Well, I've gone and done it again...........I picked up yet another shovel from Finland!

I have a real soft spot for all things Finnish when it comes to field equipment.  They are usually steeped in many layers of history, and have that "old world" feel and patina, and well, they are also just plain cool!  This new shovel fits those points exactly.

I ran across a company in Finland that had a small batch of these old shovels for sale.  They said they were all rough, but usable (that pretty much describes all Finnish gear).  The price and shipping costs were great, so I went ahead and bought one.  The company was right, my shovel was "rough", but had some amazing features.

When I received this shovel, most of the painted area was still covered in old "tar paint" preservative.  From around the edges of the tar, I could see some layers of orange and green paint.  I did a little bit of scrubbing with a 3M pad and some acetone to remove most of the black tar paint, to reveal the layers of orange and green paint underneath.

It appears that this shovel was originally bare metal, then painted with orange paint, then painted over with green paint, then painted over with black tar paint, and ultimately issued back out and used in that condition.  Most of the black tar paint had worn away and only covered the actual painted section you can see on the shovel, so I am guessing that it was pulled form storage and was  used again in a more modern time frame.

From what I understand, the orange paint is usually found on shovels that were issued to the Civil Defense units for use in disasters.  The green paint is reserved for military use.

With the multiple layers of paint on this shovel, any hope of seeing stamped makers markings and dates, has been dashed, unless I want to strip all of the old paint off.  Since I like to keep all of the "history" intact, I'll be choosing to leave those layers intact.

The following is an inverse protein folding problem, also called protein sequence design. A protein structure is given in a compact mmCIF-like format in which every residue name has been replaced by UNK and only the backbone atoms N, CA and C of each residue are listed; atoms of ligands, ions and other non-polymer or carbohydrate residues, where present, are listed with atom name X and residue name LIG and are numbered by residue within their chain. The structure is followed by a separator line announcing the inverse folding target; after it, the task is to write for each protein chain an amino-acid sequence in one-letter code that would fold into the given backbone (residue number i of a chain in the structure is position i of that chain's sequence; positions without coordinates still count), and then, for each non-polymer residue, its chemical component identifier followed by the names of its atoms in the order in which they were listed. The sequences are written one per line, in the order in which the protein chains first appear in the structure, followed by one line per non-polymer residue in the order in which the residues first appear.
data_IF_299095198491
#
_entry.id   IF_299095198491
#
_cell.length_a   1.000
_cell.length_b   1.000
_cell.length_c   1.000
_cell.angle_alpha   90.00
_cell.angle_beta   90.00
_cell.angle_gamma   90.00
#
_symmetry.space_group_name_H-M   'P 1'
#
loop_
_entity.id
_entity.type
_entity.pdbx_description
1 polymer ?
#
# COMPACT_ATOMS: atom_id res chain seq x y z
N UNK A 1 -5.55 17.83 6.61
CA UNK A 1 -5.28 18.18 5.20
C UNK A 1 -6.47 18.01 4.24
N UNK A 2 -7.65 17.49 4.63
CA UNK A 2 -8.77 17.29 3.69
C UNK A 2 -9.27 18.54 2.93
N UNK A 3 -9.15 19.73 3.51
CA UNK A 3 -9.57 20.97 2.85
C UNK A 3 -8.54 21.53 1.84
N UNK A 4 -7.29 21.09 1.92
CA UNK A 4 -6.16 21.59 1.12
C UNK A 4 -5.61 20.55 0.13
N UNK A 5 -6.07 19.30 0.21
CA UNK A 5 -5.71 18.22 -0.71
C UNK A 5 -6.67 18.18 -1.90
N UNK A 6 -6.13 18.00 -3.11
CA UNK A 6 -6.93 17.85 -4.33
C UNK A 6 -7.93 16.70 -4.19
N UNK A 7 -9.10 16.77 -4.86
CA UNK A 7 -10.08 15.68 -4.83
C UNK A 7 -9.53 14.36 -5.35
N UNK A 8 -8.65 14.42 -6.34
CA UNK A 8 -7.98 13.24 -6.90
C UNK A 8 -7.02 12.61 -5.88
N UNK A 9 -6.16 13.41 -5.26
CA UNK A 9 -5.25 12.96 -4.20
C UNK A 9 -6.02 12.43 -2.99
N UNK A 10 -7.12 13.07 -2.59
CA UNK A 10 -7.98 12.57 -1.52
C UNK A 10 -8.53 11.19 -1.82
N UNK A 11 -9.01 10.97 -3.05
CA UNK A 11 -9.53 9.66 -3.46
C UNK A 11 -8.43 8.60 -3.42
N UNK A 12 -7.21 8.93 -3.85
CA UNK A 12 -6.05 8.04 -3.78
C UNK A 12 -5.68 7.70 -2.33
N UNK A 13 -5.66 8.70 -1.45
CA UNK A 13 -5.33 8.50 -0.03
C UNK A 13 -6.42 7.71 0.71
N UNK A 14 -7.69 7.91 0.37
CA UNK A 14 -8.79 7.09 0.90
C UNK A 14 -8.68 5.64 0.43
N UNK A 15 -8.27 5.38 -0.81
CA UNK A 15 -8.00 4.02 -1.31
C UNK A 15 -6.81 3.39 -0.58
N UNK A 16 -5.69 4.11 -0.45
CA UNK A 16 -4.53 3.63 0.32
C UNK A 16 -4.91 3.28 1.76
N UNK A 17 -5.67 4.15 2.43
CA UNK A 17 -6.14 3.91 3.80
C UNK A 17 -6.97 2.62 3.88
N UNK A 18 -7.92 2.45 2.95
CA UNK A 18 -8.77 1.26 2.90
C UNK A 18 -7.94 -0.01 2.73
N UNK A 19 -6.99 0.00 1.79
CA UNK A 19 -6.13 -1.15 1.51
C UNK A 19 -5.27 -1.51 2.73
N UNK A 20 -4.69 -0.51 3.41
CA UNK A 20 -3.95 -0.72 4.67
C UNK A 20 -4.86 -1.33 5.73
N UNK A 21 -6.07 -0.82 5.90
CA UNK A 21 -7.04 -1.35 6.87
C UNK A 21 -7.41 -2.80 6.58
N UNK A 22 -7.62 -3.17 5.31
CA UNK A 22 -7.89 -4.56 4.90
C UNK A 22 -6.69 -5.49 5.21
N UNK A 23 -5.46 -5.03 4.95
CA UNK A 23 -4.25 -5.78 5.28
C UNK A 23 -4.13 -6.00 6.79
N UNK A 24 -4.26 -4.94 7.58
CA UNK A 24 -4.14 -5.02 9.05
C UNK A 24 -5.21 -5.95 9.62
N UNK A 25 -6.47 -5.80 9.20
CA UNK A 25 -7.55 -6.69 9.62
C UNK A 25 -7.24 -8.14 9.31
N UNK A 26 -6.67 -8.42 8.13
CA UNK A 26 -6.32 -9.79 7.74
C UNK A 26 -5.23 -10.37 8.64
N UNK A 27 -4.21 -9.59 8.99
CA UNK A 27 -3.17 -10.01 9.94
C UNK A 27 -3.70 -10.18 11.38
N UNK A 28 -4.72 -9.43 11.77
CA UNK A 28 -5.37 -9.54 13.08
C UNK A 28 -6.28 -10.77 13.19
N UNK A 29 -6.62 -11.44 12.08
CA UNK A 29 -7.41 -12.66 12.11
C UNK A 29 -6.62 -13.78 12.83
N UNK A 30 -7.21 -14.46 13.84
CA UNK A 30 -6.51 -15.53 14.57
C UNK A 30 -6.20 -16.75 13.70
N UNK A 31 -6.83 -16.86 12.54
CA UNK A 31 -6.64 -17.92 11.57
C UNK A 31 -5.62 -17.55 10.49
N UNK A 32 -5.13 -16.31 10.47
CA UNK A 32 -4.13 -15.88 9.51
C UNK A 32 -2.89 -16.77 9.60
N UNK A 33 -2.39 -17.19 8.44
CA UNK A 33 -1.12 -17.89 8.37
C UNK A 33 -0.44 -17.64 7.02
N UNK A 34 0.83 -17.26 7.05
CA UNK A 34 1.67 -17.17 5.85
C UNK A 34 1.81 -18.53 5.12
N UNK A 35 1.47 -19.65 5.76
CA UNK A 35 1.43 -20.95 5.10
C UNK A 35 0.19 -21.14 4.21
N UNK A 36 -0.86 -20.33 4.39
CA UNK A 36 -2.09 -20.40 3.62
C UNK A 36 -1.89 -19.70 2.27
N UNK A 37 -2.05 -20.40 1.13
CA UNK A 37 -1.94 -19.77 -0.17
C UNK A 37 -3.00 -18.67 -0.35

There is one making on the blade that is visible though.  It is the number "2041" on the right wing of the blade.

There is an identification disc nailed in place on the end of the wood handle shaft, inside the D-handle.  This disc is marked "41".  I am guessing that the "41 disc" goes along with the "2041" stamp on the blade.   It must be some kind of identification or inventory number.

The handle shaft on this shovel appears to have been replaced at some point along the way, most likely back in the 1930's or 1940's.  You can see the old, and unused, original rivet holes.  A ring was installed and then tapped up tight after the new handle was installed.  The ring is fastened with a screw.

It is my guess that this shovel was most likely an Imperial Russian shovel that was "rebuilt" in the Finnish Armory to be reissued out to the army for the Winter War and Continuation War.  I will never be able to know for sure unless I remove all of the blade paint though.

The wood handle shaft has some wonderful initials carved into it.  I love these personal touches and will always choose an artifact with "character" over a "mint condition" one any day of the week!

I have another Finnish rebuilt shovel that was converted from an old Imperial Russian shovel.  You can read about that shovel on my older blog posting, as well learn more about the history of these Finish Engineer - Sapper shovels.  Here is the link:

My shovel has the classic Finnish Army blade hole as well, for carrying on  a belt hook.  Now I need to track down an old belt hook!

Now let's take a close look at this beautiful piece of Finnish history.